IN RECENT YEARS there has been a tremendous explosion in performances by female players. Fuelled by the fabulous Polgar sisters, the effect has been clearly noticeable in the UK, where 16-year-old Harriet Hunt not only performed well for the Women's Olympiad team in Moscow, but has also achieved the distinction of becoming the highest ranked player of her age of either sex. She is not alone. Fourteen-year-old Ruth Sheldon from Manchester has dominated the internation- al girls' championships in which she has competed. Her latest triumph was first prize at Euro-Disney, Paris, in the European Rapidplay Championship.
There has also been a move among many organisers this year to commemorate the first women's world champion, Vera Menchik. She won the title at London in 1927 and retained it in an unbroken series of seven competitions scoring 87 wins, 9 draws and just three losses in a 12-year period. Amazingly, she won the four world championship tournaments at Prague 1931, Folkestone 1933, Warsaw 1935 and Stockholm 1937 with a 100 per cent score in each case. Her result at the international tournament in London 1932, where the field included Alekhine, Flohr, Maroczy and Tartakower, placed her well ahead of all the leading British masters of the day, Milner-Barry, Thomas, Burger and Winter.
The most recent tournament to mark her deeds is this year's Hastings, traditionally Britain's strongest all-play-all. The field includes Lalic, Maric, Aralchamia, Madl, Kachiani-Gersinska, Howell, McNab, Sher, Luther and Nunn and is balanced 50 per cent male, 50 per cent female players. Here are some games that demonstrate Vera Menchik's brilliance. This is the fiftieth anniversary of her death. She was tragically killed by a German VI. rocket in Clapham in 1944.
Menchik-Graf: Women's World Championship, 1937.
In this position White would like to play the flashy 1 Qxh5 gxh5 2 Bh7 mate. However, after 1 Qxh5 Black can spoil all this with 1 . . . Qxh2+ 2 Qxh2 Nxh2 3 Kxh2 Bxg5. Instead, Menchik precedes the sacrifice with an inspired deflec- tion. 1 Rd7 Qxd7, 2 Qxh5 Black resigns Now mate is inevitable.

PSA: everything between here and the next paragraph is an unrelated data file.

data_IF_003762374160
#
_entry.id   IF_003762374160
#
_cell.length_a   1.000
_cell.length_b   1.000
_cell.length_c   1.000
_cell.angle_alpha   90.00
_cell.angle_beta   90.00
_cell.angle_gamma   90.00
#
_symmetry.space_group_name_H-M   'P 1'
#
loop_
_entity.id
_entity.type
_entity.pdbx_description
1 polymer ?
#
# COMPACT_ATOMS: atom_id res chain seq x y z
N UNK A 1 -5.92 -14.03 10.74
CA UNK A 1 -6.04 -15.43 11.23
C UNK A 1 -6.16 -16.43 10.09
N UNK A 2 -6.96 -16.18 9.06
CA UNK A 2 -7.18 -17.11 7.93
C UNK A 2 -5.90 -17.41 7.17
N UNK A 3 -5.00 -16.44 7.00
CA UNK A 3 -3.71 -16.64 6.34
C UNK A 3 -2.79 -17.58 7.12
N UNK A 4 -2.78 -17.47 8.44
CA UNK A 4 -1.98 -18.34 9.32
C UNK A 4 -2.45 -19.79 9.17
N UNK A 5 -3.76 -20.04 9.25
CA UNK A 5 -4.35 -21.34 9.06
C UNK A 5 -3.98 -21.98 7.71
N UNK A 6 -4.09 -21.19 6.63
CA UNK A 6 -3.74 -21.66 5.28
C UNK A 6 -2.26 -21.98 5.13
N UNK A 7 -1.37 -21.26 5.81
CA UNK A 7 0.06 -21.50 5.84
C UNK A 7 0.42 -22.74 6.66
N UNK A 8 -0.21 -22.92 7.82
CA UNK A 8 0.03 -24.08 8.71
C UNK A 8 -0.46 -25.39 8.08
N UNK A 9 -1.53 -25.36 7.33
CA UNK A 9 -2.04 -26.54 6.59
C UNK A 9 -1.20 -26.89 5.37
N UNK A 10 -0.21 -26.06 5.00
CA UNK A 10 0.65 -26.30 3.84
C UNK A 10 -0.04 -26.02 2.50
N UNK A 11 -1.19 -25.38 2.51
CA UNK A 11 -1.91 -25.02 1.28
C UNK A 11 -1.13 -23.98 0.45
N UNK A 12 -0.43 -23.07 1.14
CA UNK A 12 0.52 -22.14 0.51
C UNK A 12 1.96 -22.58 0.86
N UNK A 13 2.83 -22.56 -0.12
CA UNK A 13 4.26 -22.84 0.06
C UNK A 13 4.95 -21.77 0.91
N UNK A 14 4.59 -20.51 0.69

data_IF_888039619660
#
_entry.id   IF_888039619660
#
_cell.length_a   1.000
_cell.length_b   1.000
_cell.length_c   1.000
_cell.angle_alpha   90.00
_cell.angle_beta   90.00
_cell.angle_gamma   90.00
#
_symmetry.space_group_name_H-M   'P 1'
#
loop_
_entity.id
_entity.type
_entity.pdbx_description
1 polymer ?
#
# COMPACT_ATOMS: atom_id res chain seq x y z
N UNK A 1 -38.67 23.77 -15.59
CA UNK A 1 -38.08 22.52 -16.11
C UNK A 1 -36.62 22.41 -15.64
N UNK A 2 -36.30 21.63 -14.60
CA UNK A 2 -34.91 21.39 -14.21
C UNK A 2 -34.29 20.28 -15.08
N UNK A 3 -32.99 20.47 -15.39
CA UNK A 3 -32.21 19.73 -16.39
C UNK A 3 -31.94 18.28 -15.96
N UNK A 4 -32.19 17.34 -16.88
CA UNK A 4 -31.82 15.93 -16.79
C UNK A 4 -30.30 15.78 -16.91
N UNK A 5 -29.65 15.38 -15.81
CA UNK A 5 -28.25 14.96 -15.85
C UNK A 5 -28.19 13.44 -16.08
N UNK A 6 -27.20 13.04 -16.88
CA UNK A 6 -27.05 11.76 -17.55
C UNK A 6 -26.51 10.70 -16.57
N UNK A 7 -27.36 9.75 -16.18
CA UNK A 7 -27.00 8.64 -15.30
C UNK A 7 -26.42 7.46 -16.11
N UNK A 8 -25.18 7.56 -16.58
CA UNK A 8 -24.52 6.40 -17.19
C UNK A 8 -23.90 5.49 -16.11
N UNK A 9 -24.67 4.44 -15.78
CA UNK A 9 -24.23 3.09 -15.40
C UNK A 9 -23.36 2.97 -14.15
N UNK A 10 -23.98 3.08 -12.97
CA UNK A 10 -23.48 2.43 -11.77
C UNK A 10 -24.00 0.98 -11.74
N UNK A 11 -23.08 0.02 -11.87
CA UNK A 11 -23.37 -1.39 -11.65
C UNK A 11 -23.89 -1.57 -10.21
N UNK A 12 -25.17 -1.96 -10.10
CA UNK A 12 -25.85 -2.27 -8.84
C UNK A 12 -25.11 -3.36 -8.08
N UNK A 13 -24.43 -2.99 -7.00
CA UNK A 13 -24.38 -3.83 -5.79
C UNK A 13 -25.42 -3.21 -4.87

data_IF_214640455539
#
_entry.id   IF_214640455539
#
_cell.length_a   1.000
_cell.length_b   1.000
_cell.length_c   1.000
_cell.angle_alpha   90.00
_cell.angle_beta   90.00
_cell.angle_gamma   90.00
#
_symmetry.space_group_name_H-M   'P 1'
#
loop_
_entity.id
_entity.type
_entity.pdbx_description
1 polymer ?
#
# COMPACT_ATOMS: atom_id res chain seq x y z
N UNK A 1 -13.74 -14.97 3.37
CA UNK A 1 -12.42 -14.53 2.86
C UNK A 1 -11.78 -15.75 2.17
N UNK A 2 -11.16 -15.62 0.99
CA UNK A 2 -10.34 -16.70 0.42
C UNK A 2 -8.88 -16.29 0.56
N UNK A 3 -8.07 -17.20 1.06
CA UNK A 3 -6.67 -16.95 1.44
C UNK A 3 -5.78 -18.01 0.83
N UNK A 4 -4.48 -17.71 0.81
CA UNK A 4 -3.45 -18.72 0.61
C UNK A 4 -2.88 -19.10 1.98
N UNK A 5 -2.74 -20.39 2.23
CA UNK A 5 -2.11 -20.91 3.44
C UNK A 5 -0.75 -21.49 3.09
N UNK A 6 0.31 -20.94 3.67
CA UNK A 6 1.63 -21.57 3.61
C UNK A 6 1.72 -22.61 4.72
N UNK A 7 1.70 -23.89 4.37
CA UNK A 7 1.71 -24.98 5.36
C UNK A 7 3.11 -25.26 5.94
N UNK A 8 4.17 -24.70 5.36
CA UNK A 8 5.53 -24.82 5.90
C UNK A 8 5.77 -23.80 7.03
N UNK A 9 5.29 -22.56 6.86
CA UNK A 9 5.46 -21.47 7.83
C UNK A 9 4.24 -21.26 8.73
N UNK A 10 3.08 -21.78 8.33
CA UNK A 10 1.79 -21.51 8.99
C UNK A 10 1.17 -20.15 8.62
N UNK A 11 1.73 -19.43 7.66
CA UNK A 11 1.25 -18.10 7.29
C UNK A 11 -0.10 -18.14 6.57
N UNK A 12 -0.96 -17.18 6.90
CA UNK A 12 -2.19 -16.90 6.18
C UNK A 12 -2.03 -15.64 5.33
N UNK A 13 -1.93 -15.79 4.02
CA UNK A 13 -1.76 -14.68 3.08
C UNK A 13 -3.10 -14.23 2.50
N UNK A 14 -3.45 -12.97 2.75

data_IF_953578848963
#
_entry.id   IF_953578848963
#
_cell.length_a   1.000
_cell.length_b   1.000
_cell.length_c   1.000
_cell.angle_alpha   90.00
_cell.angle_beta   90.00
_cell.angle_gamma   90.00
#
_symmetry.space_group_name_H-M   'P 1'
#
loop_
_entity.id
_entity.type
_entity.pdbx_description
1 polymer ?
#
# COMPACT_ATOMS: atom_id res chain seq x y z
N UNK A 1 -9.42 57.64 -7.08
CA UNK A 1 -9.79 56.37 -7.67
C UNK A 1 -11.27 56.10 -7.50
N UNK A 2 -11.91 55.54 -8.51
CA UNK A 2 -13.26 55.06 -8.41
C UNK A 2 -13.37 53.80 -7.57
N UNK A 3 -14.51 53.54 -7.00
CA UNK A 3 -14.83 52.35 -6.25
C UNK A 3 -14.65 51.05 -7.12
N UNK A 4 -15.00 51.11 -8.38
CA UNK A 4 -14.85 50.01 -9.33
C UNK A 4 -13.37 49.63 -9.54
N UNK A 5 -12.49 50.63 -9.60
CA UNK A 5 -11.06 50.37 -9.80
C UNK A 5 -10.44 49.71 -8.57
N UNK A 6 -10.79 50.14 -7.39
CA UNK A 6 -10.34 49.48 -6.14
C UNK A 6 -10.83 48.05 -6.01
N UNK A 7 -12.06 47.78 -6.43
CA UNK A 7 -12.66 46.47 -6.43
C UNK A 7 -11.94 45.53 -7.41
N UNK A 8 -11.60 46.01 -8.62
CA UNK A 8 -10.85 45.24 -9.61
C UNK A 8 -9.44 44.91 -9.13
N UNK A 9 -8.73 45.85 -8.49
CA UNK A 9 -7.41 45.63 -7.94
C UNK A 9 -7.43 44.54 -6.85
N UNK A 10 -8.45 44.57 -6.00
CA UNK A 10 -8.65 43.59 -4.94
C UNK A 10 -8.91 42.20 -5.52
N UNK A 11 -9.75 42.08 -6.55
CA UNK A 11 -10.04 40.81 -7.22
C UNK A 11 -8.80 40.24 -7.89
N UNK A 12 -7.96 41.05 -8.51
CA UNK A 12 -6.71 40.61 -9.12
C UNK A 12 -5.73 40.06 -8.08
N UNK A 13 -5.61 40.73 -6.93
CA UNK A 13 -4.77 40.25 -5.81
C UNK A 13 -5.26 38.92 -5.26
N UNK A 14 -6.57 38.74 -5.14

The next example also reveals her powers of combination.
Menchik-Mora: Women's World Championship, 1939; Queen's Gambit Declined.
1 d4 d5 2 c4 e6 3 Ne3 Nf6 4 Nf3 Nbd7 5 e3 Be7 6 Bd3 dxc4 7 Bxc4 c5 8 0-0 a6 9 a4 cxd4 10 exd4 The opening play on both sides has been some- what unsophisticated, but after various sacrifices of tempi a fairly standard Queen's Gambit Accepted position has now been reached. 10 ... Nb6 11 Bb3 0-0 12 Qe2 Bd7 13 Ne5 Rc8 14 Bg5 Bc6 15 Rfel Bd5 Black lacks the courage of her
convictions. If she wanted to play solidly 15 . • - Nbd5 was the move. If 15 . . . Qxd4 then the immediate 16 Nxf7 Rxf7 17 Qxe6 wins. 16 NxdS Nbxd5 17 Radl h6 18 Bxf6 gxf6 Now Menchik strikes with a sacrifice that ultimately yields a huge material plus for her. 19 Nxf7 Rxf7 20 Qxe6 Black resigns.
Menchik-Thomas: London, 1932; King's Indian Defence.
1 d4 Nf6 2 c4 g6 3 Nc3 Bg7 4 e4 d6 5 f3 0-0 6 Be3 e5 7 Nge2 b6 This move does not fit in with Black's plans and is a complete waste of time. 8 Qd2 Nc6 9 d5 Ne7 10 g4 Nd7 Condemning him- self to permanent passivity. As Alekhine pointed out in the tournament book, come what may, Black must play 10 . Ne8 followed by 11 . • • f5 to avoid absolute suffocation. 11 Rg1 a5 12 0-0-0 Nc5 13 Ng3 Bd7 14 h4 a4 15 h5 Qb8 16 Bh6 Qa7 17 Bxg7 Kxg7 (Diagram) Once again Menchik now displays her talent for attack. Black must have believed that the f5 square Wes sacrosanct and that he was about to break through himself either with ... a3 or a sacrifice based on . . . Nb3+. 18 NfS+ NxfS If 18 • 26 gxf5 19 gicf5+ followed by 20 Qh6. 19 gxf5 a3 f6+ Kh8 If 20 . Kxf6 21 Qg5+ Kg7 22 h6+ with unavoidable mate. 21 Qh6 Rg8 22 hxg6 fx86 23 Qxh7+ Black resigns White concludes by sacrificing her queen. After 23 ... Kxh7 24 Rh1+ mates.